When I was fourteen, I was told that my name sounded ‘too black’ and that it didn’t match my personality. When I was 16, I heard it again. I told a man my name after we had been talking for a bit, and he looked back at me in surprise, as if he had just heard the most incredulous news of a lifetime. He told me my name sounded “a little too nigger” and it didn’t match the person I am. For them, I was too white for a black girl. And, apparently, Denisha is a black girl name. But it wasn’t the fact that they pointed out that my name ‘sounded’ black, what really struck me is that they had an entire personality in mind for my name, before getting to know me.
I attempted to tell them that my name is a variant of my lola’s name, my grandmother in the Philippines. But that didn’t matter. I was an Oreo, as they called me. I looked black, but I was really white–whatever that means. To me, it meant that my identity had been reduced to a cookie, a simple snack treat that you could buy at the local store. From then, I became a bit insecure about my name. Would they be able to pronounce it in the classes I was in? Would they make another comment about my name? It was my identity, and I didn’t want it.
I tried to go by Denise as a nickname, but it failed miserably. It wasn’t me. But I was sure that that’s what people would call me–I tried to introduce myself in that way, and I suppose it worked, for a time. Until I sat in an intercultural communication class, and my professor was talking about identity. He mentioned how people–often minorities–feel the need to give up part of their identity or change who they are in order to fit in with the larger majority crowd, whoever that may be, depending on the environment. I wondered about his words and let it register in my brain. I wasn’t calling myself Denise because I genuinely wanted it to be my nickname, I called myself Denise because, in some way, I became ashamed of my name. I am not a Denise.
I was 18 when a friend of mine looked at me with honest eyes, and said, “You know, you’re one of the nicest black women I know.” Not one of the nicest women, one of the nicest black women. The distinction struck me. Did I need a separate type of nicety ascribed to me? Apparently, I was nice…for a black girl. And that same person told me that he didn’t think that we would become friends, because he saw my name on Facebook in our college’s Facebook group for our grade (class of 2016), and automatically assumed the worst about my personality, that I was “ghetto” or “ratchet.” Whatever that means.
Some days, I straighten my hair. Other days, I curl it. And I don’t mind if people touch my hair, really, I don’t. But it’s the questions. Some days, I get asked if I wear a weave. I don’t. Other days I just get asked if my hair is real. It is. Once, I was told that my hair “felt soft, but also felt black.” Another time, somebody even asked me to pull out a piece of my hair because he didn’t believe that it was all natural. The sad part was that I did it. I pulled one out. “You’ve got good hair,” they would tell me. “For a black girl.”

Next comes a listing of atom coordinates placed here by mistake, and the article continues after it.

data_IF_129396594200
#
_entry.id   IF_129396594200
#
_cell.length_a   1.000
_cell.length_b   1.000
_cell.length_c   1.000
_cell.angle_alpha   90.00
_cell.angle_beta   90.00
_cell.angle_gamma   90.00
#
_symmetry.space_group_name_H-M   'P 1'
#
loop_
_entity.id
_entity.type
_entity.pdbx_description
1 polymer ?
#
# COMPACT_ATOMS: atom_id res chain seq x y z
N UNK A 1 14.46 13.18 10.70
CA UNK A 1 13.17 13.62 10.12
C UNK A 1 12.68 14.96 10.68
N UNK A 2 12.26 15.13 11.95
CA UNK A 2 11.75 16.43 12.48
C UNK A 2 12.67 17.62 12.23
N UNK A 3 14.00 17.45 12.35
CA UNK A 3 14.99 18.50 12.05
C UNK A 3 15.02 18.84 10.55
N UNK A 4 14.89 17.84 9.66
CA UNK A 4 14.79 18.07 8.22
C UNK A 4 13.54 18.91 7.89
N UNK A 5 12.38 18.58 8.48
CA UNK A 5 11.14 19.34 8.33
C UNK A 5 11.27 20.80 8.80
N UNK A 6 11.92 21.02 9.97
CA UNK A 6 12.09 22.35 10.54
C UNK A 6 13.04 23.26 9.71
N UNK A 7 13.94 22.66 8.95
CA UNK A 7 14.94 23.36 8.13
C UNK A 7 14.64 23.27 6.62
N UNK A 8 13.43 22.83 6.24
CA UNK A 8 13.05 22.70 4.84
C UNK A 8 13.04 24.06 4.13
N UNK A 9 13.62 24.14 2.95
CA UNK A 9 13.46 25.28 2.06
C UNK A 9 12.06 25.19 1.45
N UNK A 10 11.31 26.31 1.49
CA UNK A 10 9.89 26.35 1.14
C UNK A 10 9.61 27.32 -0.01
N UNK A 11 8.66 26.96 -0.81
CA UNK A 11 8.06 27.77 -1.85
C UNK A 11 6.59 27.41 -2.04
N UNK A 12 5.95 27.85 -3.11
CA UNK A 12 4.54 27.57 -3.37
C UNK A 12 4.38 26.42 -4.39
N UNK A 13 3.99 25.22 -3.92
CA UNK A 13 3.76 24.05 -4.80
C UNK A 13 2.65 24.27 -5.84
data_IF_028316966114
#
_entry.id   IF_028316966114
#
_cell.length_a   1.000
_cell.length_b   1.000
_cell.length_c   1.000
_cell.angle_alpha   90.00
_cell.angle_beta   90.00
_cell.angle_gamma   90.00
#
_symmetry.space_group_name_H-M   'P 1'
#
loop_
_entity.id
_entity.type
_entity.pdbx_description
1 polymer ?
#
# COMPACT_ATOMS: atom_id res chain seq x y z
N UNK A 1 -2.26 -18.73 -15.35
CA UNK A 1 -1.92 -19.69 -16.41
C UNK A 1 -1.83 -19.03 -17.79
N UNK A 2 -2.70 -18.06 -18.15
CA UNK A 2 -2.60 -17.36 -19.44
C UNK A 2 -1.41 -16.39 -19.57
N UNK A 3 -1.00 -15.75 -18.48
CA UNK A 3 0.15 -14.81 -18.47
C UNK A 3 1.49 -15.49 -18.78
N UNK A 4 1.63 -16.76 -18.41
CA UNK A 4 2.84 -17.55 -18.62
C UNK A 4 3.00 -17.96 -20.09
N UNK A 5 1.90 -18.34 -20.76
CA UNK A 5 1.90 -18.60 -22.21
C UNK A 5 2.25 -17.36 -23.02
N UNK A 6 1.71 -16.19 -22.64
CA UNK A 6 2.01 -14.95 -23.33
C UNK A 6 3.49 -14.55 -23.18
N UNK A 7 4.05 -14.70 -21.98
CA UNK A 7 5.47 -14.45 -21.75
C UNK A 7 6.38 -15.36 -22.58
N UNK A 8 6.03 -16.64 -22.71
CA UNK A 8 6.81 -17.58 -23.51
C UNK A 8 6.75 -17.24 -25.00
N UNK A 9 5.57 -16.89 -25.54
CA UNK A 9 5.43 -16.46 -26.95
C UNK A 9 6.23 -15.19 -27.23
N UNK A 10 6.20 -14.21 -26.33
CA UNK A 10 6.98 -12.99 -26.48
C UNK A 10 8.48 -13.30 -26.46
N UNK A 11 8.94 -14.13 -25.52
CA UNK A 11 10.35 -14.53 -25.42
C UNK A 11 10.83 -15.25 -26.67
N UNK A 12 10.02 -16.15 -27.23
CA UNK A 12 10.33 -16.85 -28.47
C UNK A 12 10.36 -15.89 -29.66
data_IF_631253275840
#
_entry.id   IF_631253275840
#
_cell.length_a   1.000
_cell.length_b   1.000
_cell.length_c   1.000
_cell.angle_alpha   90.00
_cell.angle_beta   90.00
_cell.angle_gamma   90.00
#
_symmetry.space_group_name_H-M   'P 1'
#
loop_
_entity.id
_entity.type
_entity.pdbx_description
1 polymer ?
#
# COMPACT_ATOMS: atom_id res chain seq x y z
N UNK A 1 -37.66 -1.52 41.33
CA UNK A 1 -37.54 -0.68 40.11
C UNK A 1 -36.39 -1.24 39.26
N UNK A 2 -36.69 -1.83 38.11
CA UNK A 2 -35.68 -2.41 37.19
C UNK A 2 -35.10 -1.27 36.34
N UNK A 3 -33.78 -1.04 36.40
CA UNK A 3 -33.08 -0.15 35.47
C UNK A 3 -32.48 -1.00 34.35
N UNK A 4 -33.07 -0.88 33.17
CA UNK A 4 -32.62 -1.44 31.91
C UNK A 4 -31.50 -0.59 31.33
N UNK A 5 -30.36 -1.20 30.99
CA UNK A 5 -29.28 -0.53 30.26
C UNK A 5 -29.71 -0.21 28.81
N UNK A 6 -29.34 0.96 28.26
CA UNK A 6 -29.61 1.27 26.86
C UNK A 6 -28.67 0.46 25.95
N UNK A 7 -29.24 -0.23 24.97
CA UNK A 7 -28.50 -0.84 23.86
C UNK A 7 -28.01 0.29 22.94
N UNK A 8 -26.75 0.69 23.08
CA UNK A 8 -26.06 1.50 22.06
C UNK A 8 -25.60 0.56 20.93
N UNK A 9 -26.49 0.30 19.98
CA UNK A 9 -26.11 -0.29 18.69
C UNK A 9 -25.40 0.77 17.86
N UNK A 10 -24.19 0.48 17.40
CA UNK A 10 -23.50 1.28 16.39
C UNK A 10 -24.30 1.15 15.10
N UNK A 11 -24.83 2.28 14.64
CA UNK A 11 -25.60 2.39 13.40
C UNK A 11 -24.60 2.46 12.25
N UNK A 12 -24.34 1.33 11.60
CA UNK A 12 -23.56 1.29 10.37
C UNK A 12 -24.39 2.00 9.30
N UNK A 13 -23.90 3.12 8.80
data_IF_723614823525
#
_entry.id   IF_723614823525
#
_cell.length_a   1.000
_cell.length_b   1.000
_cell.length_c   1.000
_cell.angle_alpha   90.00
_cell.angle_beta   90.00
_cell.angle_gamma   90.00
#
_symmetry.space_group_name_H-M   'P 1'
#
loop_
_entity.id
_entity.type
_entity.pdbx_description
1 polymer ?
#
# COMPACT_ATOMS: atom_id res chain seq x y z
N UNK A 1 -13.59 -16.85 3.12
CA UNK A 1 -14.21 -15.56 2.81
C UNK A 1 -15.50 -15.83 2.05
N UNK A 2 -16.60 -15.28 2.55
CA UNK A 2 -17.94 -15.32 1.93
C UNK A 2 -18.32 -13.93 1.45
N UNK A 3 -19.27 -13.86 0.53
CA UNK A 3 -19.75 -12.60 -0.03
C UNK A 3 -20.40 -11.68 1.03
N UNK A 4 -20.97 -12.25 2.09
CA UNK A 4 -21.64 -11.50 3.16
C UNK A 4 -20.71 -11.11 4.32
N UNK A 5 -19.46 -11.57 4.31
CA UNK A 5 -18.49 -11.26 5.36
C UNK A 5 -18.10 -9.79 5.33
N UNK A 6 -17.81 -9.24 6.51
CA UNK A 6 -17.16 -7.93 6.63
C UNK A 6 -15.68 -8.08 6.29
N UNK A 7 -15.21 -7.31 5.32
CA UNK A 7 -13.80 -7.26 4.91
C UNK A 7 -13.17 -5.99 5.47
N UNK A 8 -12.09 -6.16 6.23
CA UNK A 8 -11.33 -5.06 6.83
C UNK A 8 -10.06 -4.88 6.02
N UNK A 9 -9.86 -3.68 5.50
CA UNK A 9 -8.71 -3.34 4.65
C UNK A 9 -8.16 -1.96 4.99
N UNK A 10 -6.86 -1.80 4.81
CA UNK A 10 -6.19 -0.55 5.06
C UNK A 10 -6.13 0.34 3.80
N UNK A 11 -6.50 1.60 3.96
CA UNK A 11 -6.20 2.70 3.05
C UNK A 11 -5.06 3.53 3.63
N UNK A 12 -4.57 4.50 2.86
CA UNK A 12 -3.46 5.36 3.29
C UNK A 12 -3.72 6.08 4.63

Subtly, it seems that we are told that black is lesser or some completely different category. Black means ‘ghetto.’ Black means ‘nappy.’ I get told my ‘black is beautiful,’ but then I look around society and think about the conversations that I have, and it seems like society says the opposite. When I was 19, I was told by another man that I would be gorgeous if I were a shade lighter. How I looked at that moment wasn’t attractive to him. I suppose I just looked alright, for a black girl. It was as if my beauty was being compared to some standard that I wasn’t aware of. For some time, I believed him. Because after that, I continually met men, often times black themselves, who would say that they didn’t want to date a black woman, and when I would ask why, they would look at me as if it were obvious.
When I got upset, they would say to each other, “oh, the black side of her is coming out.” And I wondered. Was that it? Because I wasn’t a docile, quaint woman? As if black women are the only ones who get angry? No, apparently there was a separate type of anger that I didn’t understand. I wasn’t sure of how to end this article. An inspiring word, something to empower all black women–or just people in general–about the importance of speaking up about this and being more bold about conversations about race? Or perhaps a harsh word about the state of our society, about the ignorance that exists?
No. I’m not qualified for that. I have no solution or any malicious words. All I have are these experiences. But I will say this. As I was writing this, a friend of mine asked me why I was writing this. That the things that people say are probably in jest, it’s all in good fun, that I was taking this too seriously–nothing mean is really meant by it. And I recalled something that intercultural communication professor said: that if we aren’t condemning it, we are condoning it. I am silently acknowledging that I, personally, am perfectly fine with these statements being said to me. Perhaps this article isn’t really condemning anything, since I have offered no solution. All I can say is that joke or not, it’s not okay. Jokes are usually wrapped in some something that we subconsciously believe to be true.
So you know, maybe I am taking this too seriously. But maybe I’m not. Maybe just speaking up about our experiences is the first step. That acknowledging that these things happen and saying that we aren’t okay with it if we really are not okay with it. And that goes across all races, cultures, ethnicities, etc. Telling these stories is important. We hear over and over again what the power of sharing our stories can do for someone. And respect is a minimal. And I’m still learning this too. And I looked at him and told him that that–that everything he had just said to me…that is why I’m writing this.